BW: Yeah, but there ain't two sides to science. And when you start banning science and real knowledge, then you’re in George Orwell land. The pretense of it all really bothers me. I hate sitting there, talking to a guy that’s looking me right in the eye, and he’s lying to me. I hate when adults play pretend. I hate it more than anything. The only time I want to play pretend is when I can play like a child and not make it into an ideology. I know I go way off the subject, but I have a lot to say and a lot of people say, as far as the animation and the celebrities and all that, you know, I’m not so outspoken. Maybe not everybody talks about it, but what am I going to do? It’s the truth.
Dr. Farnsworth on Futurama.

DS: Do you think we live in a fear-based society now?

BW: It’s no secret to anybody, unless you fell off a potato truck somewhere. Back-street America.

DS: What is the reasoning behind questions like, 'Aren’t you afraid of saying such-and-such thing?'

BW: Because the person is usually fear-driven himself and totally understands the consequences of telling the truth. You don’t get rewarded for it, let’s put it that way.

DS: Are you optimistic?

BW: I’m optimistic about my own life and things changing for the better. I don’t pin my existence on the industry. I really don’t. Some people, without their fame, they would just roll up into a ball and bounce away and I’m like a reluctant famer, if you know what I mean. Celebrity means nothing to me. The word means nothing to me. I don’t know if I said this. I probably already did because I’ve been talking so long. But if you fart the national anthem you can be a celebrity. It’s bloodless. It’s artless. It’s Godless. But, fuck, that’s what people want. And the idea that the word celebrity and the word diva has been watered down into any girl with a belly button now and some gold chain around her neck can be a diva. It doesn’t matter why they call the great talents divas, you know women in the theater. It’s a pass-fail society. It’s like, in my opinion, the guy that can fart the national anthem and is famous is totally equal to someone else who actually has talent and worked their ass off and became famous for having a gift. But it can be debated. It’s like you’re saying there’s good art and bad art. Then there’s like, well define art. It’s endless. It’s infinite.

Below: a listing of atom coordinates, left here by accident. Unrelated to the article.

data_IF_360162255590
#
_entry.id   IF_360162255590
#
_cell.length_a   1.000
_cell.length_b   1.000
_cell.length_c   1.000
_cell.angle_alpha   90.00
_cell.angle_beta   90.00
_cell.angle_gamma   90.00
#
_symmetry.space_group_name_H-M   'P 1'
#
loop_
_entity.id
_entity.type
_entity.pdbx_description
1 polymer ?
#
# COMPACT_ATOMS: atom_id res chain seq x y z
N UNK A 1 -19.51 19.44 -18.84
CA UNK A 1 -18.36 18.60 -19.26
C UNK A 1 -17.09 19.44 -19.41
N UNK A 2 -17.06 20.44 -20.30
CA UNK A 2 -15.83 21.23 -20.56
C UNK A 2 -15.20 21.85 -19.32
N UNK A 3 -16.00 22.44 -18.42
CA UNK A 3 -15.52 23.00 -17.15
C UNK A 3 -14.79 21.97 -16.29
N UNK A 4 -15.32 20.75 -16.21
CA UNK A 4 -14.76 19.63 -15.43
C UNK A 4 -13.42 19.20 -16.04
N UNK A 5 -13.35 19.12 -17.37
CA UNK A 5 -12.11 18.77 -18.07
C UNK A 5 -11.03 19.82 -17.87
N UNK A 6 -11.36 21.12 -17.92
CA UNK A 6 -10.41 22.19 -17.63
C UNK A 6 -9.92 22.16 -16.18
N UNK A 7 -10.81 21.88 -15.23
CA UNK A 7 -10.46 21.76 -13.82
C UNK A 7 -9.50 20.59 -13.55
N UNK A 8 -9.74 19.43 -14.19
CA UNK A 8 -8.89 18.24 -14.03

DS: And you think that they are equal?

BW: No, of course not.

DS: You’re saying in today’s culture they are equal?

BW: Both can be famous. That’s not the kind of fame that I would want and the other kind of fame is a certain flavor of misery too because there’s a trade-off that you lose your personal life. I spent enough time in the fantasy world. I don’t watch reality shows. These are the kind of people I couldn’t wait to get away from in high school and I’m going to chronicle their stupid adventures, you know? I don’t live there. I don’t watch television.

DS: I don’t have cable, so I know how you feel.

BW: Yeah, but even if I had cable, satellite, everything, I don’t watch television. I surround myself with things that edify me, not because it’s there. I’m an information freak. I’m a news freak. But it’s got to be truthful news and that’s why I’ll go to the BBC News on the Internet. There’s less pressure with the truth teller over there.

DS: It’s amazing when you hear the BBC interview British politicians. We find it shocking that they’ll say things like “Aren’t you essentially lying when you say that?”

BW: But that was the Fourth Estate. That was the idea that you owe your readers. You’ve been entrusted to deliver news to them and even if it’s an editorial or an interview, the idea is to get as much true information so people can decide for themselves. I don’t care if the interviewer’s biased. If I get enough information, I have a chance to be biased or not.

DS: That's an argument on Wikipedia: people make the argument, 'let's present the information out there and let the reader decide.

BS: Yeah, but if a lot of times the information is totally incorrect to begin with.

DS: Exactly,and it can be difficult to decide what to believe when reasonable minds can differ, but I think it's very problematic to ever argue "just let the reader decide." I don't know if Wikipedia is the place for that fight, but in the news media, that is the place for the fight. I interviewed Gay Talese, who quoted Norman Mailer who said the media is like a donkey, and you must feed the donkey every day; the donkey will eat anything: garbage, tin cans, slop. And report on whatever they are fed.